‘Madeline’ works by Ludwig Bemelmans, commissioned for Onassis yacht, sell at Ahlers & Ogletree May 16

Ludwig Bemelmans, 'Madeline and the Bad Hat', estimated at $15,000-$25,000 at Ahlers & Ogletree.

ATLANTA — Three oils on canvas laid to board re-creating images from Ludwig Bemelmans’ Madeline children’s books, commissioned from the artist-author for Aristotle Onassis’s yacht, will appear at Ahlers & Ogletree on Thursday, May 16 as part of the Collection of Jerome & Bridget Dobson sale. The complete catalog is open for review and bidding at LiveAuctioneers.

Shipping line magnate Aristotle Onassis (1906-1975) loved the sea. When he purchased the Canadian anti-submarine River-class frigate the HMCS Stormont in 1954, he reconfigured it into a luxury yacht and renamed it the Christina O, after his second child and only daughter, Christina Onassis (1950-1988). Apparently, Christina was taken with the Madeline books by Ludwig Bemelmans (1898-1962), so Onassis commissioned him to create a series of paintings in mural-like fashion to line the walls of the yacht’s playroom.

The Dobson collection includes three of these Bemelmans originals. The top-estimated lot of the group is Oh, Genevieve, Where Can You Be?, measuring 66.75 by 22.5in. A&O’s lot notes state, “Some of the murals differ slightly from the book illustrations; they are Bemelmans’ adaptations from the original compositions in Madeline’s Rescue and Madeline and the Bad Hat.” Oh, Genevieve carries an estimate of $20,000-$30,000.

Madeline and the Bad Hat is a re-creation of the book’s cover art, and measures 37.75 by 22.5in. Puppet Show bears the same dimensions and estimate as Bad Hat at $15,000-$25,000.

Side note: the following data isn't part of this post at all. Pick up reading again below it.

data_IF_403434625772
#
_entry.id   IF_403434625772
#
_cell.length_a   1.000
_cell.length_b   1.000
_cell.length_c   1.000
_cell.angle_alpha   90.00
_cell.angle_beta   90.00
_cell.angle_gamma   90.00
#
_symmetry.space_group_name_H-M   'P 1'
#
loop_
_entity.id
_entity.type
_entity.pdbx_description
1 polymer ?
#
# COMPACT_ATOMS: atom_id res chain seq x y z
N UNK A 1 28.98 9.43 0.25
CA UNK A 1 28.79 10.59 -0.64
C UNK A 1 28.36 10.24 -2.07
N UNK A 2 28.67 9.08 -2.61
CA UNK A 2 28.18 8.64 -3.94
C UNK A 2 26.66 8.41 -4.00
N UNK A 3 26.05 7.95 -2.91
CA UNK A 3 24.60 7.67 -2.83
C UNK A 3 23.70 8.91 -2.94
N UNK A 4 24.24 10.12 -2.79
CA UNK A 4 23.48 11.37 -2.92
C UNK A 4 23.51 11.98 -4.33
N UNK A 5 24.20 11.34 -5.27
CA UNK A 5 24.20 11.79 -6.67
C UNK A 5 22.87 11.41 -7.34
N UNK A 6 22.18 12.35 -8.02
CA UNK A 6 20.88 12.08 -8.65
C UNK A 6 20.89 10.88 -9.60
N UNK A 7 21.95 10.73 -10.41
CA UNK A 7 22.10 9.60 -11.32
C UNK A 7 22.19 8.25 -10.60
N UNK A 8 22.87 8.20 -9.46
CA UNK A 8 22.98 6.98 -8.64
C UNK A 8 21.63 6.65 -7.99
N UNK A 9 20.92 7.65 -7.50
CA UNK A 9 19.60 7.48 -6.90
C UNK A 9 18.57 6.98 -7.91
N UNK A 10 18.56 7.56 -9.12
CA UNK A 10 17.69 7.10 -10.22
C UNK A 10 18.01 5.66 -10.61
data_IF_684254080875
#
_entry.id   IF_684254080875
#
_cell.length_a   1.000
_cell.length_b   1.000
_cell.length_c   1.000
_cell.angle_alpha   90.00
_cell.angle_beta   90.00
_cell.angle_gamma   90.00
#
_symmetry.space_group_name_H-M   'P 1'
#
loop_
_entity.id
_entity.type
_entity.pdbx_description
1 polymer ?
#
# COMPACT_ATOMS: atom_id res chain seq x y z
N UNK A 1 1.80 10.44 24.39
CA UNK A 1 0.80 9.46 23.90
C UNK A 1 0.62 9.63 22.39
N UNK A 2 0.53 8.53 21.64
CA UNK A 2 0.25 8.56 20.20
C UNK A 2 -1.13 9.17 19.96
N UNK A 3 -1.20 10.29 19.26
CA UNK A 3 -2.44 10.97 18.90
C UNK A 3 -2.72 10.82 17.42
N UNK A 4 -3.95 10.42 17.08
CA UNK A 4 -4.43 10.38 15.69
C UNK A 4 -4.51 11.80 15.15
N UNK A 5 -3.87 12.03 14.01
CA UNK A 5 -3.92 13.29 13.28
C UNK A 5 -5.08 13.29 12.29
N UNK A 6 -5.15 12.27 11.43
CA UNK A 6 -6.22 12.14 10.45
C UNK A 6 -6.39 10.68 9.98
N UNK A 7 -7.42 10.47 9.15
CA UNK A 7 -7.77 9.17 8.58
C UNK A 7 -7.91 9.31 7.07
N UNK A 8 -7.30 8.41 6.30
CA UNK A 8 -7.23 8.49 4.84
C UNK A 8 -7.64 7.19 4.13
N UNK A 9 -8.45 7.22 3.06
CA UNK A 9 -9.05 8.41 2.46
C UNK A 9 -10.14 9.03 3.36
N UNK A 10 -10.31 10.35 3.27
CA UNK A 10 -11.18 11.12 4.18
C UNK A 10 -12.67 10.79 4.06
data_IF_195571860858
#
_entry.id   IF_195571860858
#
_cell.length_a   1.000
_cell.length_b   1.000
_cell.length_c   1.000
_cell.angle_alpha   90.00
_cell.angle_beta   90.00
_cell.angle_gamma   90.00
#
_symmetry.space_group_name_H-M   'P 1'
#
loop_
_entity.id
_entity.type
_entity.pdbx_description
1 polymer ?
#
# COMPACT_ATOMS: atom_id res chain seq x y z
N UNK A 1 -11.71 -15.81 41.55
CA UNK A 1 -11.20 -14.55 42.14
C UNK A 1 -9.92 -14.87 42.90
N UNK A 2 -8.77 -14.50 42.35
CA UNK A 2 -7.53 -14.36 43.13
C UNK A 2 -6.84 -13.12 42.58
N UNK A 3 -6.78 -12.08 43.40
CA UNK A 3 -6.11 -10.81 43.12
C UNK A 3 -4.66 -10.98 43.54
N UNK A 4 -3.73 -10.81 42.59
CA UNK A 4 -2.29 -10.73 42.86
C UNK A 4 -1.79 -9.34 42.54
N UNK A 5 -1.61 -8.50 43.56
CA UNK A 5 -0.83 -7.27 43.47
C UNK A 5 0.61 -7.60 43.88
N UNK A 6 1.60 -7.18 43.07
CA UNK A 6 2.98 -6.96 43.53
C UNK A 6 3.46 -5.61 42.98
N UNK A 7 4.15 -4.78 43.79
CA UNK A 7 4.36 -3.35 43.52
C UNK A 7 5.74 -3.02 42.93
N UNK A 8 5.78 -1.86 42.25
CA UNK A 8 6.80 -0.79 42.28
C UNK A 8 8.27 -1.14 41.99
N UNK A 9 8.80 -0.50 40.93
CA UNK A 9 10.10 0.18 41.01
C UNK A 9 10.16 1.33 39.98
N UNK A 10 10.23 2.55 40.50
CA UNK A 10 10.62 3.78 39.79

Fine art photography exposes all walks of life in New York May 14

Slim Aarons, 'Fan Mail', estimated at $2,500-$3,000 at Jasper52.

NEW YORK — More than 90 lots of fine art photography arrive at Jasper52 on Tuesday, May 14 as perfect additions to any home or office environment. The catalog is now available for review and bidding exclusively at LiveAuctioneers.

Alain Le Garsmeur (b.1943-) appears to have been most active in the 1970s and 1980s, shooting on film transparencies for publications such as Le Figaro Magazine, Newsweek, and the Sunday Times. Savannah Skateboard is a 1983 image printed in 2022 from an original transparency. It measures 20 by 22in and is estimated at $400-$500.

Slim Aarons (1916-2006) was a world-famous photographer of celebrities and socialites. Fan Mail is a 1952 image of a then-ascendant Marilyn Monroe wearing a red negligee while sorting through her fan mail shortly after the release of her film The Asphalt Jungle. The 30in square print is stamped for the Slim Aarons Estate and is from an edition of 150. It is estimated at $2,500-$3,000.